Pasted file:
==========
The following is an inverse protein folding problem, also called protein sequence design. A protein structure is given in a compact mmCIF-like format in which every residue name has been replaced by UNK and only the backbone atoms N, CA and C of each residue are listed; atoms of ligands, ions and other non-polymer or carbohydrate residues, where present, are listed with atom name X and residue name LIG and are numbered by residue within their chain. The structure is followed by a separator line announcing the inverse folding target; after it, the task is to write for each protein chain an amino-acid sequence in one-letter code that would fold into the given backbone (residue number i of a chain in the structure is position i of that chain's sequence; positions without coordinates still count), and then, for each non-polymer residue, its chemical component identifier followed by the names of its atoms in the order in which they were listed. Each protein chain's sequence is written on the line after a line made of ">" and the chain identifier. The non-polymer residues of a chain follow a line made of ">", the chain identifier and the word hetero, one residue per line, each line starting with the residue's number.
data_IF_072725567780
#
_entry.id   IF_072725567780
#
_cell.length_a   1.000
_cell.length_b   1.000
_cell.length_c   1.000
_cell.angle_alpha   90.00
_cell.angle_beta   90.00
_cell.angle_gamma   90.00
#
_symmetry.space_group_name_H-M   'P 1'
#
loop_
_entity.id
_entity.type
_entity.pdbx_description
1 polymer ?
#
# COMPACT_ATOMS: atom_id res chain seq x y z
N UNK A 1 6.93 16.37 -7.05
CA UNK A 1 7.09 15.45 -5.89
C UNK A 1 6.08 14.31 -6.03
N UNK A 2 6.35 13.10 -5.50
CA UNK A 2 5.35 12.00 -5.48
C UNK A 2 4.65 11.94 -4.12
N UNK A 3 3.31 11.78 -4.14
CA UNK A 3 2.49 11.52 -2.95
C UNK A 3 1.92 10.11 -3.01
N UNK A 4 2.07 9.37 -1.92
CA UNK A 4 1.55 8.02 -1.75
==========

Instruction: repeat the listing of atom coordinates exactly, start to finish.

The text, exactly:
The following is an inverse protein folding problem, also called protein sequence design. A protein structure is given in a compact mmCIF-like format in which every residue name has been replaced by UNK and only the backbone atoms N, CA and C of each residue are listed; atoms of ligands, ions and other non-polymer or carbohydrate residues, where present, are listed with atom name X and residue name LIG and are numbered by residue within their chain. The structure is followed by a separator line announcing the inverse folding target; after it, the task is to write for each protein chain an amino-acid sequence in one-letter code that would fold into the given backbone (residue number i of a chain in the structure is position i of that chain's sequence; positions without coordinates still count), and then, for each non-polymer residue, its chemical component identifier followed by the names of its atoms in the order in which they were listed. Each protein chain's sequence is written on the line after a line made of ">" and the chain identifier. The non-polymer residues of a chain follow a line made of ">", the chain identifier and the word hetero, one residue per line, each line starting with the residue's number.
data_IF_072725567780
#
_entry.id   IF_072725567780
#
_cell.length_a   1.000
_cell.length_b   1.000
_cell.length_c   1.000
_cell.angle_alpha   90.00
_cell.angle_beta   90.00
_cell.angle_gamma   90.00
#
_symmetry.space_group_name_H-M   'P 1'
#
loop_
_entity.id
_entity.type
_entity.pdbx_description
1 polymer ?
#
# COMPACT_ATOMS: atom_id res chain seq x y z
N UNK A 1 6.93 16.37 -7.05
CA UNK A 1 7.09 15.45 -5.89
C UNK A 1 6.08 14.31 -6.03
N UNK A 2 6.35 13.10 -5.50
CA UNK A 2 5.35 12.00 -5.48
C UNK A 2 4.65 11.94 -4.12
N UNK A 3 3.31 11.78 -4.14
CA UNK A 3 2.49 11.52 -2.95
C UNK A 3 1.92 10.11 -3.01
N UNK A 4 2.07 9.37 -1.92
CA UNK A 4 1.55 8.02 -1.75